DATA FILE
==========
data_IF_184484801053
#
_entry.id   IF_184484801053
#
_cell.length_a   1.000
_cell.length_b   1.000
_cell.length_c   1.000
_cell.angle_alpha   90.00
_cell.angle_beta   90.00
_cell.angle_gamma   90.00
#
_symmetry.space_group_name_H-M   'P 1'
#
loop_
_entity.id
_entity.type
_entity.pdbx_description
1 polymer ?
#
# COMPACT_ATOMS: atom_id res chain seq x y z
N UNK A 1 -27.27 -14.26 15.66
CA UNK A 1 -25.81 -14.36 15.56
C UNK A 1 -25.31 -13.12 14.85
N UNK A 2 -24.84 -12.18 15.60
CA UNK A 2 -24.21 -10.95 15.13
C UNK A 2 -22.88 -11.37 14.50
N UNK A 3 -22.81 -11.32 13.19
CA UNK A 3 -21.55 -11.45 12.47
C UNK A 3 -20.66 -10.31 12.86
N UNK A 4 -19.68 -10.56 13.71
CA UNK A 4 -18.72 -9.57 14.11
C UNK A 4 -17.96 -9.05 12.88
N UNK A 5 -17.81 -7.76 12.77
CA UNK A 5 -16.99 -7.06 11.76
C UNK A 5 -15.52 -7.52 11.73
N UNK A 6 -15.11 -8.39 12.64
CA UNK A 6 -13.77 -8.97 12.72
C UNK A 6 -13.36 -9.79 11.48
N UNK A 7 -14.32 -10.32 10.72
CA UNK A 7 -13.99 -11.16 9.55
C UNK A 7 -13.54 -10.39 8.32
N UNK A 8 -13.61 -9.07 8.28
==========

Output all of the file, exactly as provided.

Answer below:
data_IF_184484801053
#
_entry.id   IF_184484801053
#
_cell.length_a   1.000
_cell.length_b   1.000
_cell.length_c   1.000
_cell.angle_alpha   90.00
_cell.angle_beta   90.00
_cell.angle_gamma   90.00
#
_symmetry.space_group_name_H-M   'P 1'
#
loop_
_entity.id
_entity.type
_entity.pdbx_description
1 polymer ?
#
# COMPACT_ATOMS: atom_id res chain seq x y z
N UNK A 1 -27.27 -14.26 15.66
CA UNK A 1 -25.81 -14.36 15.56
C UNK A 1 -25.31 -13.12 14.85
N UNK A 2 -24.84 -12.18 15.60
CA UNK A 2 -24.21 -10.95 15.13
C UNK A 2 -22.88 -11.37 14.50
N UNK A 3 -22.81 -11.32 13.19
CA UNK A 3 -21.55 -11.45 12.47
C UNK A 3 -20.66 -10.31 12.86
N UNK A 4 -19.68 -10.56 13.71
CA UNK A 4 -18.72 -9.57 14.11
C UNK A 4 -17.96 -9.05 12.88
N UNK A 5 -17.81 -7.76 12.77
CA UNK A 5 -16.99 -7.06 11.76
C UNK A 5 -15.52 -7.52 11.73
N UNK A 6 -15.11 -8.39 12.64
CA UNK A 6 -13.77 -8.97 12.72
C UNK A 6 -13.36 -9.79 11.48
N UNK A 7 -14.32 -10.32 10.72
CA UNK A 7 -13.99 -11.16 9.55
C UNK A 7 -13.54 -10.39 8.32
N UNK A 8 -13.61 -9.07 8.28